Judge Paul Pritchard found an effective way of ridding himself of unwanted nannies, and he's now serving a life sentence for it.
"There is something you should understand about the way I work. When you need me but do not want me, then I must stay. When you want me but no longer need me, then I have to go. It's rather sad, really, but there it is."
Emma Thompson (The Remains of the Day) followed her Academy Award winning screenplay for Sense and Sensibility with this charming adaptation of Christianna Brand's 1964 book Nurse Matilida. Filtering the Mary Poppins formula through something a little darker, Nanny McPhee offers good old fashioned family entertainment, warts and all.
Facts of the Case
Mr. Brown (Colin Firth, Love Actually) finds himself a widower with seven children, aged between 1 and 11 years old. Struggling to cope with such a demanding and unruly brood, Mr. Brown turns to the services of a nanny agency. Regrettably, he quickly learns his children are not keen on the idea, and do their utmost to rid themselves of her. So successful are they, that after having driven out 17 nannies, the agency refuses to send anymore.
Thankfully, help is at hand, when a mysterious voice urges Mr. Brown to hire Nanny McPhee (Emma Thompson).
From it's melancholic opening lines—which closely mirror Lemony Snicket's A Series of Unfortunate Events—to the crowd pleasing denouement, Nanny McPhee is great entertainment. Though nothing overly original or particularly striking happens during its 99-minute running time, the unfolding story is so well told it's hard to care.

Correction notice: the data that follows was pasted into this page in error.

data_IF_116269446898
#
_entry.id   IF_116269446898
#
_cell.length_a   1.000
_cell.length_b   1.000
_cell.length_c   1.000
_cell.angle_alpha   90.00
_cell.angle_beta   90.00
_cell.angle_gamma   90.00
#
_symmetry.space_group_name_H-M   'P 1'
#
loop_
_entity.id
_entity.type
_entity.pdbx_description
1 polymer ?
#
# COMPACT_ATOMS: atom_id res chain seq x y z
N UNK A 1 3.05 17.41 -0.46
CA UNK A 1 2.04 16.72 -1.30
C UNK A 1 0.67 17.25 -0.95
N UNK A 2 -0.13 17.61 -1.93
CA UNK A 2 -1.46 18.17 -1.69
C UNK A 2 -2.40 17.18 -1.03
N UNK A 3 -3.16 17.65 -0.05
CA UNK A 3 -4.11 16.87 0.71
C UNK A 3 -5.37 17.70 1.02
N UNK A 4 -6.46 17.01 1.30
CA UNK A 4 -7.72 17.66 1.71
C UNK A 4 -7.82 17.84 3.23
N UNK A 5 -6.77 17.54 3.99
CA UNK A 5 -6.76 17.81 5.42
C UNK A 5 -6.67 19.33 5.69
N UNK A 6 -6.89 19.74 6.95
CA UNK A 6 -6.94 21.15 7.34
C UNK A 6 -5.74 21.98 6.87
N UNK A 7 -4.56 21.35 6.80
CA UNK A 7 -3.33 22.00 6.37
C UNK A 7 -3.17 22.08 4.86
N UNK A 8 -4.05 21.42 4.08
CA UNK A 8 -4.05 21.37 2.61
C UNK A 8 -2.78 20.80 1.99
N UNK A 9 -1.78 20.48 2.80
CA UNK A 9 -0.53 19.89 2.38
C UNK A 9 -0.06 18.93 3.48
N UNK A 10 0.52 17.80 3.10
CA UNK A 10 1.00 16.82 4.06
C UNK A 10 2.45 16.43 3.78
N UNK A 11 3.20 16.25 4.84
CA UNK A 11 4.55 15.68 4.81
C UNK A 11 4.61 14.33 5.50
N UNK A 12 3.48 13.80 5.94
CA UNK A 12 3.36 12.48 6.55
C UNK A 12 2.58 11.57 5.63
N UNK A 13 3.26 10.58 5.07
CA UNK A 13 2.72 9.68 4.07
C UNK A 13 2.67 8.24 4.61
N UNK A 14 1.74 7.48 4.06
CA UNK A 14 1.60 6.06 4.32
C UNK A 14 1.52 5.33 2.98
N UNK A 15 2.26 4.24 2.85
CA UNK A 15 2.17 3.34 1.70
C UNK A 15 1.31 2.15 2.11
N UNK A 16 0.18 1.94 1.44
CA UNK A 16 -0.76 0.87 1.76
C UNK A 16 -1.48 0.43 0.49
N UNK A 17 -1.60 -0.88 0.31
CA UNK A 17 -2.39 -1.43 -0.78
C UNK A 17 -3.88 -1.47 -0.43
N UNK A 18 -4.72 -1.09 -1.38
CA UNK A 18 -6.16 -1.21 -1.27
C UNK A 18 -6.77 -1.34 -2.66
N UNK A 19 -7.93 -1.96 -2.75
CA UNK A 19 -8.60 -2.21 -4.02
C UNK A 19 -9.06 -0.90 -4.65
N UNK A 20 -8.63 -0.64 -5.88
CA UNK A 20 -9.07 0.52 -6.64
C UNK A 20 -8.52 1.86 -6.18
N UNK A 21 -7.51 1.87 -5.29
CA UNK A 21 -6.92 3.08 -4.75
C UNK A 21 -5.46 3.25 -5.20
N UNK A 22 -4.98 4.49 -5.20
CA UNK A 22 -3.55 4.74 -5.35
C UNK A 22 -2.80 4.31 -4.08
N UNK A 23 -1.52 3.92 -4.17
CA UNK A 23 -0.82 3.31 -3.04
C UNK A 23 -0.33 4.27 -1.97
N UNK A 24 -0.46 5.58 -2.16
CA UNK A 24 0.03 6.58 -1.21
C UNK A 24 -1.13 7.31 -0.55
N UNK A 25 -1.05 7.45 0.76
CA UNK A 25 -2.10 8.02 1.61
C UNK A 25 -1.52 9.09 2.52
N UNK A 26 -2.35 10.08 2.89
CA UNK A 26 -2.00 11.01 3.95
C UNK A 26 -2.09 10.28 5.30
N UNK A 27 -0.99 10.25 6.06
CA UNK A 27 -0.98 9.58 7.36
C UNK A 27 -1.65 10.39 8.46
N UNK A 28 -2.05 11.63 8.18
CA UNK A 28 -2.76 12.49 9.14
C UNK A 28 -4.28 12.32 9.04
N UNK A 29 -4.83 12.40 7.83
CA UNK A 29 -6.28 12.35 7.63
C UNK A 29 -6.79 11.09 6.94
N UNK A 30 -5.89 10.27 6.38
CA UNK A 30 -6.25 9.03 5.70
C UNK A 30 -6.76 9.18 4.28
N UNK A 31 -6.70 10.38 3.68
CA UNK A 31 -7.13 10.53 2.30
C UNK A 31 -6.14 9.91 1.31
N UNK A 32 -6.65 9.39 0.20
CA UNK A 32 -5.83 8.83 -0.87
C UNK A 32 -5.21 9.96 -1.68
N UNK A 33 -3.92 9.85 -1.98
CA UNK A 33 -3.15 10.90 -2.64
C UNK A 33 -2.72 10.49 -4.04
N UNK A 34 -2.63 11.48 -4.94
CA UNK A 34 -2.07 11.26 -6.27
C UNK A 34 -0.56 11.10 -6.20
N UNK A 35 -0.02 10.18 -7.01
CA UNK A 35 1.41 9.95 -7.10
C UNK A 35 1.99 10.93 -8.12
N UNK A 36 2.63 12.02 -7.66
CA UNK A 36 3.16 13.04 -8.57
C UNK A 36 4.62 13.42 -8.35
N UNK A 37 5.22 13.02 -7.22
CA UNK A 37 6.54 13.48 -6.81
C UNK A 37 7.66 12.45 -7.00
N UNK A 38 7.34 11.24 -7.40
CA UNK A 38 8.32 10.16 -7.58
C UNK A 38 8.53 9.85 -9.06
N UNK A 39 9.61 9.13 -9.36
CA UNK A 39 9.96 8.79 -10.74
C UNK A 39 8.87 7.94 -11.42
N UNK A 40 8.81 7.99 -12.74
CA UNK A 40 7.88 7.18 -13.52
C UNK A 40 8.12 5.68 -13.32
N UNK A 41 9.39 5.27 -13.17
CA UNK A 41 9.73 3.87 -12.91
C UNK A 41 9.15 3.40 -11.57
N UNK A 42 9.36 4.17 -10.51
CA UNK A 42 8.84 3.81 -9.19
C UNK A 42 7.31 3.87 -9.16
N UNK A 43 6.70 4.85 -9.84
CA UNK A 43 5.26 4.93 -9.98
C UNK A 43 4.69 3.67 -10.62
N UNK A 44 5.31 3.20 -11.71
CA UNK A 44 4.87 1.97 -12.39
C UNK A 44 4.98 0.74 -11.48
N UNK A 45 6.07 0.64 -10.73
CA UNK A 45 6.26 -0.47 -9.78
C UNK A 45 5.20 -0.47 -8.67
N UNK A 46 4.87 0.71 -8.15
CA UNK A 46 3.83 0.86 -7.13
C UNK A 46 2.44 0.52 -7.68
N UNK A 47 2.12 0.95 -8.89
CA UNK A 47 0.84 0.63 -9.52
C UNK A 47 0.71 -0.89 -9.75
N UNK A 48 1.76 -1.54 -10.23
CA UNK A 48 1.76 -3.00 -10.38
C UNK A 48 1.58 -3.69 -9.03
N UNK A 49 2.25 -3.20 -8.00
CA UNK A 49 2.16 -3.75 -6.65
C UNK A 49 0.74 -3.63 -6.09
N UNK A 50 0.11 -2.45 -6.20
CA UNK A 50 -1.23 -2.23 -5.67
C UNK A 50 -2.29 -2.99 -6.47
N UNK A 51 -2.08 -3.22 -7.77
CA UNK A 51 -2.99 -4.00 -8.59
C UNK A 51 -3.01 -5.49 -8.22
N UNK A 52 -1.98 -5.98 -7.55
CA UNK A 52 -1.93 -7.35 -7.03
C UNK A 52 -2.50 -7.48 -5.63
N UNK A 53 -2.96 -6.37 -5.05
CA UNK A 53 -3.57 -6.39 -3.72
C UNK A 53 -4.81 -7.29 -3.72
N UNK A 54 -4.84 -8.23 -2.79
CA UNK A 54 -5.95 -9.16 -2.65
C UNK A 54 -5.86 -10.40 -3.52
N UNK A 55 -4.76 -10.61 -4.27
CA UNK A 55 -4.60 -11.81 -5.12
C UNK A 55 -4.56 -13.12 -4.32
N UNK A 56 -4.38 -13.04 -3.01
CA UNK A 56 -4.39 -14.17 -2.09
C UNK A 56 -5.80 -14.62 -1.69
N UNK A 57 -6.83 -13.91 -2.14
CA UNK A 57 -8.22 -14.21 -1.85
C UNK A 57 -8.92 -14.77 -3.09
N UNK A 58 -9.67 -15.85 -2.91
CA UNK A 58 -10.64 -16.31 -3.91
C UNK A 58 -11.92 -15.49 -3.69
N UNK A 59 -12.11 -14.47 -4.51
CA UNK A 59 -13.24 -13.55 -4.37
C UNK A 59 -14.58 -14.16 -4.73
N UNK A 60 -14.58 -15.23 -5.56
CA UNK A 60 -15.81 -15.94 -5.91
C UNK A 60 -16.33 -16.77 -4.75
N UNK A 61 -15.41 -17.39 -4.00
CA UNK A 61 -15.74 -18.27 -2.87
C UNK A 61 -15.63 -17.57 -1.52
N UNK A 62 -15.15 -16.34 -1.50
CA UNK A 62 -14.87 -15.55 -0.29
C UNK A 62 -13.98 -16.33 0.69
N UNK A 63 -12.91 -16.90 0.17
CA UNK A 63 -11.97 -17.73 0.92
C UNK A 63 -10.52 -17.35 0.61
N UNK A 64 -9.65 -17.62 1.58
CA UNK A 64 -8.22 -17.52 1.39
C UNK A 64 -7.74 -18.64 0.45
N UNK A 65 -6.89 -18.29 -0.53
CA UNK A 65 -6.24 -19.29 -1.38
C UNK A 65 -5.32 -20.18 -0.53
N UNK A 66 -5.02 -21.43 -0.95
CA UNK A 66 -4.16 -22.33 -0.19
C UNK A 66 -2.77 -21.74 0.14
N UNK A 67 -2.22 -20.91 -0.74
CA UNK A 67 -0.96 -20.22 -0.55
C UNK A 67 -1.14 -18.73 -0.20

Initially, the obvious comparisons to Mary Poppins bear out, with a mysterious nanny coming to the rescue of a family in need. But where Nanny Mcphee differs is in its portrayal of the children as absolute brats, as opposed to the angelic darlings Julie Andrews had to contend with. Children watching Nanny McPhee should have a great time, as these reprobates torment their father, while scaring the bejesus out of their seventeenth nanny with a quite brilliant ruse—claiming to have eaten their youngest sibling. Through a combination of magic and hard-line discipline, Nanny McPhee sets out to teach the children the five lessons that will lead to their family's salvation; that is, until the plot throws in the threat of Adelaide Smith (Angela Lansbury, Murder, She Wrote), the aunt of Mr. Brown's late wife. Having supported the family financially for some time, the elderly matriarch stipulates that funding will cease unless Mr. Brown marries before the end of the month.
Thus, the film proceeds on two fronts: the first sees Nanny McPhee attempt to tame Mr. Brown's wild offspring, while the second sees Mr. Brown attempt to find a wife. Both are rife with oddball characters and comic situations sure to delight families. The children—at the center of most of the film's comic moments—are a joy to watch, especially some of their more devious antics. In one scene, the children are ordered to put on their best clothes for the visit of Aunt Adelaide. Dead set against the idea, the children curiously agree, only to reveal they'll be putting them on their pig. Each strand of the story heavily focuses on the importance of one's family. There's a particularly poignant scene where, having kept the truth from his children about the dire situation the family is in, Mr. Brown finally explains what will happen should he not find a wife. Coming shortly after another bout of high jinks, the revelation is all the more powerful and sobering; nicely tying up the two plots as the film heads towards its finale.